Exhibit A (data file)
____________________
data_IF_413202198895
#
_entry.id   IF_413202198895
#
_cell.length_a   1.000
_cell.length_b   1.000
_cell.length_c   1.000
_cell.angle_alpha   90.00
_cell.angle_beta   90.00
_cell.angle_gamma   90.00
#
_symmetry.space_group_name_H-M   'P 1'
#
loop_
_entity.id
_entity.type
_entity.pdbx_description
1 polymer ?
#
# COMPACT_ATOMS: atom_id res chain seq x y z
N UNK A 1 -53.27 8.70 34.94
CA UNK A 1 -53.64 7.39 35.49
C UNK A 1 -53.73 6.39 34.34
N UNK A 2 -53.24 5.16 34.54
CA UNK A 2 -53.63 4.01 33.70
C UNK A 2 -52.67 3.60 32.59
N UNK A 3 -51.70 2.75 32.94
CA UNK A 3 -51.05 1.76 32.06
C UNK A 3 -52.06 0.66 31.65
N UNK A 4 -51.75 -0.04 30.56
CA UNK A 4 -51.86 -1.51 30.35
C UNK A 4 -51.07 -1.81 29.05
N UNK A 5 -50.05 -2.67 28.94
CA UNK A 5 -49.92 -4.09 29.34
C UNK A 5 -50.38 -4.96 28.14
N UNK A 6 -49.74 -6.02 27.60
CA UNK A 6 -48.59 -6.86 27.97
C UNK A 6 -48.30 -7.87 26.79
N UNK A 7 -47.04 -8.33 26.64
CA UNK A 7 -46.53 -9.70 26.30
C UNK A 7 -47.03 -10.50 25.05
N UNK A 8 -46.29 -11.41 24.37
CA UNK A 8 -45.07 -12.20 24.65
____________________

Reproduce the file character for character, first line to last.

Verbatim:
data_IF_413202198895
#
_entry.id   IF_413202198895
#
_cell.length_a   1.000
_cell.length_b   1.000
_cell.length_c   1.000
_cell.angle_alpha   90.00
_cell.angle_beta   90.00
_cell.angle_gamma   90.00
#
_symmetry.space_group_name_H-M   'P 1'
#
loop_
_entity.id
_entity.type
_entity.pdbx_description
1 polymer ?
#
# COMPACT_ATOMS: atom_id res chain seq x y z
N UNK A 1 -53.27 8.70 34.94
CA UNK A 1 -53.64 7.39 35.49
C UNK A 1 -53.73 6.39 34.34
N UNK A 2 -53.24 5.16 34.54
CA UNK A 2 -53.63 4.01 33.70
C UNK A 2 -52.67 3.60 32.59
N UNK A 3 -51.70 2.75 32.94
CA UNK A 3 -51.05 1.76 32.06
C UNK A 3 -52.06 0.66 31.65
N UNK A 4 -51.75 -0.04 30.56
CA UNK A 4 -51.86 -1.51 30.35
C UNK A 4 -51.07 -1.81 29.05
N UNK A 5 -50.05 -2.67 28.94
CA UNK A 5 -49.92 -4.09 29.34
C UNK A 5 -50.38 -4.96 28.14
N UNK A 6 -49.74 -6.02 27.60
CA UNK A 6 -48.59 -6.86 27.97
C UNK A 6 -48.30 -7.87 26.79
N UNK A 7 -47.04 -8.33 26.64
CA UNK A 7 -46.53 -9.70 26.30
C UNK A 7 -47.03 -10.50 25.05
N UNK A 8 -46.29 -11.41 24.37
CA UNK A 8 -45.07 -12.20 24.65